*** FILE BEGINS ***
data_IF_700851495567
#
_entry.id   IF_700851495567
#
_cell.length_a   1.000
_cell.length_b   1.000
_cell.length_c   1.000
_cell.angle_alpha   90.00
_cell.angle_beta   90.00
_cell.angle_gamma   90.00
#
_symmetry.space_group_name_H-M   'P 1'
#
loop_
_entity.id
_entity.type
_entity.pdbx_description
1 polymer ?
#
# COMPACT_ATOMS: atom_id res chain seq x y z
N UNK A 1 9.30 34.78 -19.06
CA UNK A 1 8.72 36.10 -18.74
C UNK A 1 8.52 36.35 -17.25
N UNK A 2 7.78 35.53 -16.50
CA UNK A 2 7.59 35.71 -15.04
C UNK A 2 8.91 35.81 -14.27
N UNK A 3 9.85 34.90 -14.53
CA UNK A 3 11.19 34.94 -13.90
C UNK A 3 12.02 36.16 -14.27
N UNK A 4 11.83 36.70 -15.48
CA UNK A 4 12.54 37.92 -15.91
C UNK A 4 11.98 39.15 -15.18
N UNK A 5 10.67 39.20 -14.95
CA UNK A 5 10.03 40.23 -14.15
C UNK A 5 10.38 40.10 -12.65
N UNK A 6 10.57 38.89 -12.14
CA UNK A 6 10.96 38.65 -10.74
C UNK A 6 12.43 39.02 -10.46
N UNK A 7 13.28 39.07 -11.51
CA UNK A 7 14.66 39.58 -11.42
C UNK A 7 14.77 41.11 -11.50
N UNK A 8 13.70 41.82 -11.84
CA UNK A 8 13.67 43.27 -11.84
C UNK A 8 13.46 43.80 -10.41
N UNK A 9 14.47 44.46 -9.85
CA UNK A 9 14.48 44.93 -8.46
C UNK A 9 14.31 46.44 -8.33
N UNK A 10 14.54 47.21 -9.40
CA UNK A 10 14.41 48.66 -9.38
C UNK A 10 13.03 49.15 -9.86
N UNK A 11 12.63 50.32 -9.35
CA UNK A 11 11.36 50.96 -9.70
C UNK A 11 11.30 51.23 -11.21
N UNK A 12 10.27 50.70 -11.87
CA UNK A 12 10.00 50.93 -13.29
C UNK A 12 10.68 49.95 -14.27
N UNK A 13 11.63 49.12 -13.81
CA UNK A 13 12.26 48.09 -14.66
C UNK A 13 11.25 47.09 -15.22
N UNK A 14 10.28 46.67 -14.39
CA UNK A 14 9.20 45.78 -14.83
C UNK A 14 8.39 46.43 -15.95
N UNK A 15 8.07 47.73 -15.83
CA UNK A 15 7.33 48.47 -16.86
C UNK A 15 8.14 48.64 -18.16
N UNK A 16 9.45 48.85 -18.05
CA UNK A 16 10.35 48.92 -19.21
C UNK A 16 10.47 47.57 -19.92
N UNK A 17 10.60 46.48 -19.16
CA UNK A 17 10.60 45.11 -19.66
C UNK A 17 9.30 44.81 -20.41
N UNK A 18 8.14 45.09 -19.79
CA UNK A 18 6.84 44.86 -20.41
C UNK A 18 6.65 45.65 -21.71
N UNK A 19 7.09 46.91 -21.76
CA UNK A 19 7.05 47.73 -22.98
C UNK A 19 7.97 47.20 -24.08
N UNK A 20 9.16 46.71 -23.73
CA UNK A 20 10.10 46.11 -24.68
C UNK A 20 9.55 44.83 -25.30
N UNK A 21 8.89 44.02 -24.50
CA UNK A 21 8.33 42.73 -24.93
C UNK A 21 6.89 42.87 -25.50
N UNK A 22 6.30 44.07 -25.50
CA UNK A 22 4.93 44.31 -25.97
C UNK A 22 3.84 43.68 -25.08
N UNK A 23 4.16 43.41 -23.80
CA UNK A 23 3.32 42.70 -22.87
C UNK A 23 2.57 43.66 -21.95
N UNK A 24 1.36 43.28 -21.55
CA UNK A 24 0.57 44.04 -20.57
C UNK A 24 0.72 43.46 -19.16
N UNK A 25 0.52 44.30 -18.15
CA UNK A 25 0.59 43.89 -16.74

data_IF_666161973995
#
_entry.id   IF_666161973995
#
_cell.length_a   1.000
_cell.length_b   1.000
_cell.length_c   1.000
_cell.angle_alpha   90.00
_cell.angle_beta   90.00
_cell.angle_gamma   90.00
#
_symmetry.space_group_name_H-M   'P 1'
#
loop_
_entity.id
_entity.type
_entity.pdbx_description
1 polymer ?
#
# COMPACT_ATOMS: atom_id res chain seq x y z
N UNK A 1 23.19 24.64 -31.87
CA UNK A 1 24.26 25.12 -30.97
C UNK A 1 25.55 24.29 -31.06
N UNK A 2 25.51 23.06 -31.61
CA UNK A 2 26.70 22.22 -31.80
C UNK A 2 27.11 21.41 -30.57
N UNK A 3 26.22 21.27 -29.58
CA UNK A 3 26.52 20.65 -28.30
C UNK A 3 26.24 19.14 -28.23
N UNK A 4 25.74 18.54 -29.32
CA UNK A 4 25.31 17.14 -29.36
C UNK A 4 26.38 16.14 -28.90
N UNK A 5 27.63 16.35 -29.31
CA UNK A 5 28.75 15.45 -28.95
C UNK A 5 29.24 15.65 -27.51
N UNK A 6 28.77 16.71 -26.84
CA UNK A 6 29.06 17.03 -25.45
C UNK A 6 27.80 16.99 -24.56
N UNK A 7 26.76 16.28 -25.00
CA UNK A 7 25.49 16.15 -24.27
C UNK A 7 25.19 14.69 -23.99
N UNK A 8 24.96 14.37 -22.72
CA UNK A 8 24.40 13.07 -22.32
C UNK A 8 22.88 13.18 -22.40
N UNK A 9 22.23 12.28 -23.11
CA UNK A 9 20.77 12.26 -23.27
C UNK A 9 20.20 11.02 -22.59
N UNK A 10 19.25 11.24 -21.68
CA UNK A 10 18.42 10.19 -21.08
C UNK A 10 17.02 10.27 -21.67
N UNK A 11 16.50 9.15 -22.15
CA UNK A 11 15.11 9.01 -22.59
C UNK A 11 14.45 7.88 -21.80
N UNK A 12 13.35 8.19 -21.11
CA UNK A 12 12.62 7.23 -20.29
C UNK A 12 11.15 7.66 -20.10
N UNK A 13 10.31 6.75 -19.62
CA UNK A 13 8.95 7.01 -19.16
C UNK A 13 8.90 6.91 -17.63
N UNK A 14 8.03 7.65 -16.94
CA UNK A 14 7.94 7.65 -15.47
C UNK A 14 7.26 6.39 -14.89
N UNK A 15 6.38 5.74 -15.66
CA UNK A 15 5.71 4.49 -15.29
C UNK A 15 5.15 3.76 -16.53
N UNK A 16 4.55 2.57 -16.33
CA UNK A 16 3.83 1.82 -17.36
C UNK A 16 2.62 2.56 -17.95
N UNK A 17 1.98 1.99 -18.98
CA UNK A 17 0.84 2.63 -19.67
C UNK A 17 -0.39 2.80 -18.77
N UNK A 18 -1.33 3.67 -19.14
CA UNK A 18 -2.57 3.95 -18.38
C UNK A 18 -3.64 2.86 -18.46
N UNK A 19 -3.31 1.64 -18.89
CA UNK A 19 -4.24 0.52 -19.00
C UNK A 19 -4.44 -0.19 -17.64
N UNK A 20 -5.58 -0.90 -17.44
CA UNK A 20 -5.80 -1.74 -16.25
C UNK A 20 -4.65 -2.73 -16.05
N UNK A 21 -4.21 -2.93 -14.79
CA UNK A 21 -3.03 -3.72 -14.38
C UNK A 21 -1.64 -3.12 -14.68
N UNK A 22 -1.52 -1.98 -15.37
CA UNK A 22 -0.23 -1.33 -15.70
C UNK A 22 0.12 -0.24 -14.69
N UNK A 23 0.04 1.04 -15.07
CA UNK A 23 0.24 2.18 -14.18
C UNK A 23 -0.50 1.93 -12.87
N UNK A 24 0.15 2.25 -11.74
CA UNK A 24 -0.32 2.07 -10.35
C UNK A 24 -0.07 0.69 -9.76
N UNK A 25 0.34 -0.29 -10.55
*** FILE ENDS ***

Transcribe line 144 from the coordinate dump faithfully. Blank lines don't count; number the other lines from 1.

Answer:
C UNK A 10 17.02 10.27 -21.67